However, we are concerned about the reporting and record keeping obligations, which cause a significant burden on realtors. It is not just a matter of reporting suspicious transactions to FINTRAC. Members have to keep various records and create a detailed compliance regime. This involves identifying a compliance officer, developing and maintaining compliance policies and procedures, conducting risk assessments of business activities and relationships, creating and maintaining a written ongoing compliance training program, and conducting an effectiveness review to test the compliance of the program every two years. The regulatory burden is significant and many brokers and agents try their best, but are frustrated, confused, and at a loss at how to keep up with the overwhelming requirements.
We feel that insufficient attention is being paid to the regulatory burden and compliance costs. Many realtors operate small businesses and have minimal expertise in analyzing money laundering indicators. Additionally, changes to the regulations and guidance are frequent and at times unclear, which makes it difficult for small business owners to keep up. We feel that implementing new requirements around beneficial ownership and politically exposed persons would cause significant frustration and increase the cost of compliance drastically. CREA would like to see a stable legislative and regulatory environment—
CREA would like to see a stable legislative and regulatory environment giving realtors an opportunity to fully understand and comply with the existing obligations without continually having to adjust.
Closing existing loopholes for the real estate sector should be a focus of the government. We are encouraged that the white paper released by the Department of Finance presents the idea of expanding the types of reporting entities that must report to FINTRAC. This would create a more level playing field for real estate; yet, an obvious gap in the law continues to be ignored. Currently, real estate can be sold directly by individuals, which creates a vulnerability where money launderers can conduct real estate transactions without the transparency and examination required when using a realtor. CREA feels that reporting and record keeping obligations should be extended to the companies that facilitate such transactions. While the government is considering extending obligations to other reporting entities, we feel it would be wise to include the for-sale-by-owners companies.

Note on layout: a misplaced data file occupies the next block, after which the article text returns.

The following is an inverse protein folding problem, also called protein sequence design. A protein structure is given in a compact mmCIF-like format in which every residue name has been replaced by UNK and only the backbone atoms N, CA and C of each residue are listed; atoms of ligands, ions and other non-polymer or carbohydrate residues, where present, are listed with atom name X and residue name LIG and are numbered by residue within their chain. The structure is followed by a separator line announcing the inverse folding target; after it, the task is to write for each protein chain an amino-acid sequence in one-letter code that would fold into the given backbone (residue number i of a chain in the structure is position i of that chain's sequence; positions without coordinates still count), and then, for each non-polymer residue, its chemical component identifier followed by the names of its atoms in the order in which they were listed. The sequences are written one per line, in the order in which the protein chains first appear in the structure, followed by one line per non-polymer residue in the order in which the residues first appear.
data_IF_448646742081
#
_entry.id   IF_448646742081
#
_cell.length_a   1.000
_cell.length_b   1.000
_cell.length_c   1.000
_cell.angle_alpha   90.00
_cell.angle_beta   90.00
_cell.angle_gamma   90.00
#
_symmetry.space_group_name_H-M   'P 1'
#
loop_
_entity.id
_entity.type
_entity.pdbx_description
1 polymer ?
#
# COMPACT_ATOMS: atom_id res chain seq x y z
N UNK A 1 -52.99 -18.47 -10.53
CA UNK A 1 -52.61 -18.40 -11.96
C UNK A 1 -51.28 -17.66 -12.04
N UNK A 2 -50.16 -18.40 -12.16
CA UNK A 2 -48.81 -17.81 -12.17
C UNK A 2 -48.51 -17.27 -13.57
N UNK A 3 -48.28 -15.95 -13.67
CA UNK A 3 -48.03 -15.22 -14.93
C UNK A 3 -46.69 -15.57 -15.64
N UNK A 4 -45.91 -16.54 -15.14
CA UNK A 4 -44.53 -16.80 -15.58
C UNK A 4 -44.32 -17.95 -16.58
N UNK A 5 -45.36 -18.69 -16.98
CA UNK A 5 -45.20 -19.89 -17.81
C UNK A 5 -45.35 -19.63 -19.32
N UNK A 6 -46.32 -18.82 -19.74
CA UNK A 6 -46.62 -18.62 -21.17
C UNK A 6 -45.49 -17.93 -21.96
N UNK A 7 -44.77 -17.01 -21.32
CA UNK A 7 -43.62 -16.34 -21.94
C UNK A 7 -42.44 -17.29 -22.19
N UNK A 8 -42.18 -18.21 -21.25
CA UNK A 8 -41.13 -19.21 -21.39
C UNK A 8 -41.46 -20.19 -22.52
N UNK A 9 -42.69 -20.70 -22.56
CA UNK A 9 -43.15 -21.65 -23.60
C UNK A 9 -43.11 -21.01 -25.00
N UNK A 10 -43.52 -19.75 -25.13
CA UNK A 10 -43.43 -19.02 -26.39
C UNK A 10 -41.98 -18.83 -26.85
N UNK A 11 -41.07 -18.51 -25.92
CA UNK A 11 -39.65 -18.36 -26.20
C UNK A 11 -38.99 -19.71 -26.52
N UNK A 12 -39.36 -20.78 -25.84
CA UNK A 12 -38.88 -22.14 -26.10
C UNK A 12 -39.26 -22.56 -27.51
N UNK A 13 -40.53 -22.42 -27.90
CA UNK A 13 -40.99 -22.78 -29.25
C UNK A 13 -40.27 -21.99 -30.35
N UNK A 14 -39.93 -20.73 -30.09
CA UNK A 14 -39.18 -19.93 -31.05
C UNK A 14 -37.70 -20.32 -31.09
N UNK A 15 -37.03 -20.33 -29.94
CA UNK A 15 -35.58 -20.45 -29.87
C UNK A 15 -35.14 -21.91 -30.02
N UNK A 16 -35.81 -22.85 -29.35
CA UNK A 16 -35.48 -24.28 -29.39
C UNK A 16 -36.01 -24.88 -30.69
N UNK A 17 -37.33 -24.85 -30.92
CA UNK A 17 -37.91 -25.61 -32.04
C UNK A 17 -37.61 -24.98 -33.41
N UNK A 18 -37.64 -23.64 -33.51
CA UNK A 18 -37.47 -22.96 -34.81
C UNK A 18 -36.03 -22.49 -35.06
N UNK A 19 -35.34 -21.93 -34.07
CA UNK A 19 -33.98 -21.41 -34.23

If obligations continue to evolve, education and ongoing outreach efforts are essential for new and existing realtors to make sure that they understand their requirements. We ask that FINTRAC put in place a better outreach strategy to build strong partnerships with reporting entities to maximize compliance. It would also be helpful to clarify existing guidance in a manner that is meaningful to brokers and agents, and adopt policy interpretations that make sense. FINTRAC has the responsibility to try harder to understand that all reporting entities are not the same. A one-size-fits-all model should not be applied across the board. Moreover, when reporting entities ask for policy interpretations and clarifications, responding to the entities' concerns in a timely manner is critical. We feel that greater outreach would have a greater impact in fighting money laundering and terrorist financing for the real estate sector.
We look forward to the committee's report and continuing to help improve the proceeds of crime money laundering and terrorist financing regime.
Thank you for listening.
Mr. Parham and I would be glad to answer any questions the committee members have.
We'll turn now to Mr. Russell, President and CEO of the Investment Industry Association of Canada.
My name is Ian Russell, and I am President and CEO of the Investment Industry Association of Canada, or IIAC.
Thank you for the invitation to come before the committee today to present the views of the IIAC.
We look forward to giving our views on your five-year statutory review of the Proceeds of Crime (Money Laundering) and Terrorist Financing Act.